WHAT DID YOU DO WITH YOUR MARTINSVILLE CLOCK? "I've got the clock in my brand-new office building [in Hickory, NC] and it's very proudly displayed. I've been seeing those clocks for countless number of years and I always wanted one. They used to give them for Late Model Sportsmen races and then to the Busch Series winners, so I always thought that I would get one there. I came close. I don't know how many times I finished second at Martinsville in the Busch Series, but I never did get one, so there wasn't anybody who was gonna get my clock."

THAT CLOCK IS ONE OF THE THINGS THAT MAKES MARTINSVILLE UNIQUE, CORRECT? "Yeah. You always have things that are unique about different tracks and reasons that you want to win there. Obviously, it is a driver's race track. It's a difficult track to negotiate, especially now that we run 43 cars. I mean, it's always been difficult no matter how many cars were there, but when you put 43 cars out there it's awfully tough. Generally, you don't have that many cars that fall out, so you're fighting that many all day. Even when there's an accident, it doesn't usually knock guys completely out of the race, so it's a difficult race. Knowing how hard we had tried and, at times, how bad we had run there and how frustrating it had been for us, to finally go there and get a victory and then to run well the second time also and have a chance to win that race was very gratifying."

MARTINSVILLE WAS ONE OF THE LAST BEASTS FOR YOU TO CONQUER, ALONG WITH THE ROAD COURSES, WOULDN'T YOU SAY? "Yeah, and I got half of the road course down by winning a pole (at Watkins Glen), but I obviously need to learn to make 90 laps without spinning out. But winning at Martinsville was something that we really wanted to do. We had won at Bristol, which is a different type of short track, and we won at Richmond, which is another type of short track. But to win on a track where you have to do a lot of things right, be lucky and keep yourself out of trouble all day, that's difficult in itself. The other thing is saving your equipment. You have to run hard all day, but you have to have something to race with at the end. If you're racing hard at the 250-350 lap mark and you're using a lot of brake and using up your car at that point by driving it into the corners far, you're either gonna hurt your valve springs or you're gonna be wearing out your brakes to where you're not gonna have that to race at the end. Winning at Martinsville was a nice hurdle to get over and that was a big victory for us."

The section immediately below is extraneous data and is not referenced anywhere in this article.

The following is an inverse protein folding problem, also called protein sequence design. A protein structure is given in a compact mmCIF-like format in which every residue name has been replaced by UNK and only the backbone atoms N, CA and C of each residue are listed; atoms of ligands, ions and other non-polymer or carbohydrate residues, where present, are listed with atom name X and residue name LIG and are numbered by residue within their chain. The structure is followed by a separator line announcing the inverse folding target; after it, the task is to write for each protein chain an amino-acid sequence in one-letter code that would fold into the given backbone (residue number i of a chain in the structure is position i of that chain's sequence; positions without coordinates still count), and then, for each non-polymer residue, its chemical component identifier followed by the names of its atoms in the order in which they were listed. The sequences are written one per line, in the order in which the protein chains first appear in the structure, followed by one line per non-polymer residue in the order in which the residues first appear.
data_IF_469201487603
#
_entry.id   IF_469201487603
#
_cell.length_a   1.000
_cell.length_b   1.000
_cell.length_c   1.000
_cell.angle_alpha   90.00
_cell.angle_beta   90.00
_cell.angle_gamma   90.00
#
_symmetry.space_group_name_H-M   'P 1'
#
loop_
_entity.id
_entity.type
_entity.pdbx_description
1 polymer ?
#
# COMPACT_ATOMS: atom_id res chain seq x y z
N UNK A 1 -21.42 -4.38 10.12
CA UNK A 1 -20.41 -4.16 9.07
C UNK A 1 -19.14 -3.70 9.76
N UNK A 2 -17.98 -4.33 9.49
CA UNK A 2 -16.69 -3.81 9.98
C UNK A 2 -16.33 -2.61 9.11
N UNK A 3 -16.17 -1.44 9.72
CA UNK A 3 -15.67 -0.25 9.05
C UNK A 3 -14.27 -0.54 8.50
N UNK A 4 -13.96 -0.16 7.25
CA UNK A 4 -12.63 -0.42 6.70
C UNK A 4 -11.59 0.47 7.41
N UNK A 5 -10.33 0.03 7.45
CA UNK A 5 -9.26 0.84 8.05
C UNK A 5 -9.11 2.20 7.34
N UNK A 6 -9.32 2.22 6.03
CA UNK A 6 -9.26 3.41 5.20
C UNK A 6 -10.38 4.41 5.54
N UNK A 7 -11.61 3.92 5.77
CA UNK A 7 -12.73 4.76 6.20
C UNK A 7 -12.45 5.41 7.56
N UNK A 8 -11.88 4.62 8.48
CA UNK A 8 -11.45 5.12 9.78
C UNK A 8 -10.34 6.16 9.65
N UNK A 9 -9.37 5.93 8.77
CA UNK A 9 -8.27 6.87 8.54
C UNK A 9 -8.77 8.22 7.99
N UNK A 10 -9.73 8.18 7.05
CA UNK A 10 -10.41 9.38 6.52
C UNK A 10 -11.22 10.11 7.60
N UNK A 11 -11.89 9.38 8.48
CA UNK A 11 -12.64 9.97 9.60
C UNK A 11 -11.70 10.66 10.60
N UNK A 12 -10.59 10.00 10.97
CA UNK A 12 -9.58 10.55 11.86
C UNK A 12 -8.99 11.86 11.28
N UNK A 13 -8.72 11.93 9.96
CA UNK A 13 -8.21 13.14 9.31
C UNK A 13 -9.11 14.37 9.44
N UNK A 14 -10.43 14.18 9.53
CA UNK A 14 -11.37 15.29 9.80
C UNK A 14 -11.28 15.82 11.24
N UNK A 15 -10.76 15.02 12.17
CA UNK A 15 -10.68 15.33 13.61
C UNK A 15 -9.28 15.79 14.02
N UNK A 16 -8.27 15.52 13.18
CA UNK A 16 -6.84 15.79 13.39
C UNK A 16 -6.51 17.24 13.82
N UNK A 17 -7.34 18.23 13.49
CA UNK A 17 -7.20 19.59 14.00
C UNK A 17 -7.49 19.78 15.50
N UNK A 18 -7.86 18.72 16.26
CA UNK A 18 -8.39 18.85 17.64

MARTINSVILLE HAS BEEN DESCRIBED AS TWO LONG DRAG STRIPS WITH CORNERS ON EACH END. DOES THAT MAKE IT A RHYTHM RACE TRACK? "Yeah, it is rhythm but you realize going into it that the track is gonna change later in the race because the car kind of bounces across the rubber build-up that develops. The first half of the race, though, there's a real rhythm you can get into, especially when you have a good car. That's what was so great about finally getting a good handling car because it was a lot easier to drive that way. As the rubber starts building up, then you have to really negotiate the center of the corner to where you're still carrying a lot of speed there and then get yourself positioned right to drive up off the corner from there. It's still all about rhythm and not abusing your equipment."

-ford racing-

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About this article
Series NASCAR Cup
Drivers Dale Jarrett , Ricky Craven